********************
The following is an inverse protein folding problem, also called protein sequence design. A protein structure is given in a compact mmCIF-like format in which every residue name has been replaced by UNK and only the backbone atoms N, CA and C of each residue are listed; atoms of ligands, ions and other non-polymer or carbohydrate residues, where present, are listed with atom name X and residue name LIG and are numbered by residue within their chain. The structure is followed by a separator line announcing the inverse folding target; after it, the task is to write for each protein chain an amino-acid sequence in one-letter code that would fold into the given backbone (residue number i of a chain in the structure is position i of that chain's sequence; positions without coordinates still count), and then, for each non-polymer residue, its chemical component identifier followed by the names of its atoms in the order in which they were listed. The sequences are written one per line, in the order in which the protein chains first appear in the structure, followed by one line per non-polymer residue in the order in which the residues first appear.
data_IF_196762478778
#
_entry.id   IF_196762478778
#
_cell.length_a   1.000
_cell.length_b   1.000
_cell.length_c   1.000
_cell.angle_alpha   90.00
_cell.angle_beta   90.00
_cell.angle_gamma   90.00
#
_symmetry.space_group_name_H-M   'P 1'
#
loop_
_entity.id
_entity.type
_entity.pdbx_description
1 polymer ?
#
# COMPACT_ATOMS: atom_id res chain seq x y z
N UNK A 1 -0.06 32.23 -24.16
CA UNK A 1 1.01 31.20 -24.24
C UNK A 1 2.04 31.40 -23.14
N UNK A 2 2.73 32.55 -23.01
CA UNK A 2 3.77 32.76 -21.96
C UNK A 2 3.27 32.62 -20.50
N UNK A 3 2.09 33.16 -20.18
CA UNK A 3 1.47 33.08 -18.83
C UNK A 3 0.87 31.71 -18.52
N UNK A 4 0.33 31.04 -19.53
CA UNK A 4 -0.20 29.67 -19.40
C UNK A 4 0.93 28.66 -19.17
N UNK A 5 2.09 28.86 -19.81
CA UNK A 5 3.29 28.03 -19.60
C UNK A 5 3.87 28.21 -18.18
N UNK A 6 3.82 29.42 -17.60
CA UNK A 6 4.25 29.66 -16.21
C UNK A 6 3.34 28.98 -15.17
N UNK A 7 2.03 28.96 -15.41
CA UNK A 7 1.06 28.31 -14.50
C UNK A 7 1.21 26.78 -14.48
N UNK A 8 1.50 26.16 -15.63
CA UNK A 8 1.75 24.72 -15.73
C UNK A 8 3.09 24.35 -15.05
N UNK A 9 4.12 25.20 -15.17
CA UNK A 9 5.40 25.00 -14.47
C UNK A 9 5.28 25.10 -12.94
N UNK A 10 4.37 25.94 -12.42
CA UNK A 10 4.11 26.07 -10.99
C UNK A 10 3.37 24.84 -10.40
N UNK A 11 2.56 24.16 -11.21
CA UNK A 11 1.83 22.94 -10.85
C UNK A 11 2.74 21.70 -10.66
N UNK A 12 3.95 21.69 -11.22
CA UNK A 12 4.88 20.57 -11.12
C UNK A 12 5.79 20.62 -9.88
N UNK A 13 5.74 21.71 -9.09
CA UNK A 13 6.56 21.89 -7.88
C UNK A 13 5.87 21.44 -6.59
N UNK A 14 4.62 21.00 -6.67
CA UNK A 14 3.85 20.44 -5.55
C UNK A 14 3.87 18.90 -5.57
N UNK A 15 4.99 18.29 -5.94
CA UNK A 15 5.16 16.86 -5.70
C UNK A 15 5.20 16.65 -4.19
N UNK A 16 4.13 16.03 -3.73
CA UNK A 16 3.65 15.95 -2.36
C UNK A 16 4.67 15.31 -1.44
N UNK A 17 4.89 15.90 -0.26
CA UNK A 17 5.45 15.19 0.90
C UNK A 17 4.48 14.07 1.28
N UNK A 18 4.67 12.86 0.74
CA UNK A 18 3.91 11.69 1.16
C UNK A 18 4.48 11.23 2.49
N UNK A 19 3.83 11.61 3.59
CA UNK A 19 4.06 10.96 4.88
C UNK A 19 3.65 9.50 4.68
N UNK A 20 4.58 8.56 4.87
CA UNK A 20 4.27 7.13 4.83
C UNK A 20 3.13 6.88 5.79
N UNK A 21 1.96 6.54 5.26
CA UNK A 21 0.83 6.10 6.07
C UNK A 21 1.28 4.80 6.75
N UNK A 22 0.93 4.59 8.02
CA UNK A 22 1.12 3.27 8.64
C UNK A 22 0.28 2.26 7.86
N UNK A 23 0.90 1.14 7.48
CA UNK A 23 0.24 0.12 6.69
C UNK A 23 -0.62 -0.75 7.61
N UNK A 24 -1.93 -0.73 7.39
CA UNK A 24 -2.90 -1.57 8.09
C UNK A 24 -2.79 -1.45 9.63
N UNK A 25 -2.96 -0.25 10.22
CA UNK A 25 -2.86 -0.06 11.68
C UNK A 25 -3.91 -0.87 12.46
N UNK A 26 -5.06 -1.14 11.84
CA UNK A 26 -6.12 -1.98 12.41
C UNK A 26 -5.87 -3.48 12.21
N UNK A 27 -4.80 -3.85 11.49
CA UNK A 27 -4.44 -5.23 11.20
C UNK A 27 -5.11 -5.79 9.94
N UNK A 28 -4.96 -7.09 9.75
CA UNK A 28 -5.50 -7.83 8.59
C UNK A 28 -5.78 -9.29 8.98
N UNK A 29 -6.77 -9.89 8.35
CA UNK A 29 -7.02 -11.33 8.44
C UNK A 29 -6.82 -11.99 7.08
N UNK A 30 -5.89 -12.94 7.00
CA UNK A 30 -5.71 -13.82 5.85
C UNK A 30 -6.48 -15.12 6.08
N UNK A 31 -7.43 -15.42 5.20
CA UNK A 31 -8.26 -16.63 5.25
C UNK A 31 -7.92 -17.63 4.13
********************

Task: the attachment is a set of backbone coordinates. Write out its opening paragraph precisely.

The following is an inverse protein folding problem, also called protein sequence design. A protein structure is given in a compact mmCIF-like format in which every residue name has been replaced by UNK and only the backbone atoms N, CA and C of each residue are listed; atoms of ligands, ions and other non-polymer or carbohydrate residues, where present, are listed with atom name X and residue name LIG and are numbered by residue within their chain. The structure is followed by a separator line announcing the inverse folding target; after it, the task is to write for each protein chain an amino-acid sequence in one-letter code that would fold into the given backbone (residue number i of a chain in the structure is position i of that chain's sequence; positions without coordinates still count), and then, for each non-polymer residue, its chemical component identifier followed by the names of its atoms in the order in which they were listed. The sequences are written one per line, in the order in which the protein chains first appear in the structure, followed by one line per non-polymer residue in the order in which the residues first appear.